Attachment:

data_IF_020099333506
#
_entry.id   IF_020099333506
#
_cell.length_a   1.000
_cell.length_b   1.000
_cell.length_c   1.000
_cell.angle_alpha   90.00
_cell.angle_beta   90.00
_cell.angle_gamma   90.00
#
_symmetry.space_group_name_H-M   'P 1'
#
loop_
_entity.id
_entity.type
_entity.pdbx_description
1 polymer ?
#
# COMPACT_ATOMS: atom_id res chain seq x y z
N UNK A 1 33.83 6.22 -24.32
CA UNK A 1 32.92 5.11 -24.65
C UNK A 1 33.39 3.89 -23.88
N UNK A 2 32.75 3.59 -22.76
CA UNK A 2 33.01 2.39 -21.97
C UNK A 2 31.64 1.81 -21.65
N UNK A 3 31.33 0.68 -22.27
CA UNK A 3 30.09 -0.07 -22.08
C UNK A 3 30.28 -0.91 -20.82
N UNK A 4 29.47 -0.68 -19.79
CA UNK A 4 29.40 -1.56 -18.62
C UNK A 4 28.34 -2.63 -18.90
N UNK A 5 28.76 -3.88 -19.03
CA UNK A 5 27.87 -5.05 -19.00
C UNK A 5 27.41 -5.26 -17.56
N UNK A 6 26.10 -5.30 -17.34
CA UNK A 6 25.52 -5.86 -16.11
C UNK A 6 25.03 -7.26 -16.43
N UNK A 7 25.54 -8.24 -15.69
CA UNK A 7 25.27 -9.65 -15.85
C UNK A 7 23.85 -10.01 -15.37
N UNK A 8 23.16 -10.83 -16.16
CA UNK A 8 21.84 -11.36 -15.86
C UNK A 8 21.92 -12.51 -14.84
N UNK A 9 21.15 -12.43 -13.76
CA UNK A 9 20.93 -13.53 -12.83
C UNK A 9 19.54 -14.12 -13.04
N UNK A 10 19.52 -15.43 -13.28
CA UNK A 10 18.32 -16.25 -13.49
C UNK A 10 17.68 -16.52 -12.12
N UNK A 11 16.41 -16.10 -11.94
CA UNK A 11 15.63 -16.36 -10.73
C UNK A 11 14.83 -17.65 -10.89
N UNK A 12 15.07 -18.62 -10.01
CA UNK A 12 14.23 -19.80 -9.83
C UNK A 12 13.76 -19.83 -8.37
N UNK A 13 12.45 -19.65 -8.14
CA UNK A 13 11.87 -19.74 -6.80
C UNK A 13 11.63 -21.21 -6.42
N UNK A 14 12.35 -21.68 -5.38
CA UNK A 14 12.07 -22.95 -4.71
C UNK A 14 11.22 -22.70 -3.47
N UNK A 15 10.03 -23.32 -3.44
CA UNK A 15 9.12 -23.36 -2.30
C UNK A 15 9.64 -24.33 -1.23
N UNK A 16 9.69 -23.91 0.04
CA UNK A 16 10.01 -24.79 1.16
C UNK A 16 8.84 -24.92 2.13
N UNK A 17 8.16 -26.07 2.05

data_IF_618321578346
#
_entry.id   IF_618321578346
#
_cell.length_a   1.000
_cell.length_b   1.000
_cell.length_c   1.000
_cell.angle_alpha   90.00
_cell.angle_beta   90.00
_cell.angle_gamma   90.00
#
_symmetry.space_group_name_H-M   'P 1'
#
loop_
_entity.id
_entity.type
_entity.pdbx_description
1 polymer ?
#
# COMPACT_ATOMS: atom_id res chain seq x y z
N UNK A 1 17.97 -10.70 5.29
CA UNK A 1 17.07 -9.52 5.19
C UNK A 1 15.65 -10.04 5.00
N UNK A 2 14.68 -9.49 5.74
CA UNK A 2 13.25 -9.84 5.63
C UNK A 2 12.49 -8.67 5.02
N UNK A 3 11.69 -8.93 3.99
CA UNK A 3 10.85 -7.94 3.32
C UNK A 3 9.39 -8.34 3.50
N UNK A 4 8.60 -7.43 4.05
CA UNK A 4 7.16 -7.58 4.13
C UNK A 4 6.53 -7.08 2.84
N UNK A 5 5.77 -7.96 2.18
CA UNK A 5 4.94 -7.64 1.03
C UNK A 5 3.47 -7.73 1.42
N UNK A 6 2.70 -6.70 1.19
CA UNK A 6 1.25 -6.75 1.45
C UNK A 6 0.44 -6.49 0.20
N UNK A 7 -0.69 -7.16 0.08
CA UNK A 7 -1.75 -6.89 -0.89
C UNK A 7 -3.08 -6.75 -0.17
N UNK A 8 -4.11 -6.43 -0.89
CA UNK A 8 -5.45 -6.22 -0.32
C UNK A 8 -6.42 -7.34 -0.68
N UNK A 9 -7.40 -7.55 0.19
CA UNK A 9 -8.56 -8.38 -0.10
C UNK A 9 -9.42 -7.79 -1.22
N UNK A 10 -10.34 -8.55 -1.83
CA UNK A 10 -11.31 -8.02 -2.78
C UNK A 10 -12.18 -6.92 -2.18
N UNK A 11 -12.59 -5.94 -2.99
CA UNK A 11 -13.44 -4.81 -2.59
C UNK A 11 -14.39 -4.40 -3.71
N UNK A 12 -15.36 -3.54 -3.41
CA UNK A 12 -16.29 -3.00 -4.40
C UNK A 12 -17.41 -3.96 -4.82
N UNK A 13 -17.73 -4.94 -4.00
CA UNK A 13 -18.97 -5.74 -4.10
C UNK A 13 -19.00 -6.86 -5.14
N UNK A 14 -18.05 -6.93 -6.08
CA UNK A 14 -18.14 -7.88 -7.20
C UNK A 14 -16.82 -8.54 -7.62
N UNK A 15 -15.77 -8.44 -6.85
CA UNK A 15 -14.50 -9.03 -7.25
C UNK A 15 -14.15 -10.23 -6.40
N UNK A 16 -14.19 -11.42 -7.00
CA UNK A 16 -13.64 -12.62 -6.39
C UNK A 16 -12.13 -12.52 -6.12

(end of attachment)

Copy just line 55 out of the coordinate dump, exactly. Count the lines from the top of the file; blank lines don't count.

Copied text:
CA UNK A 12 14.23 -19.80 -9.83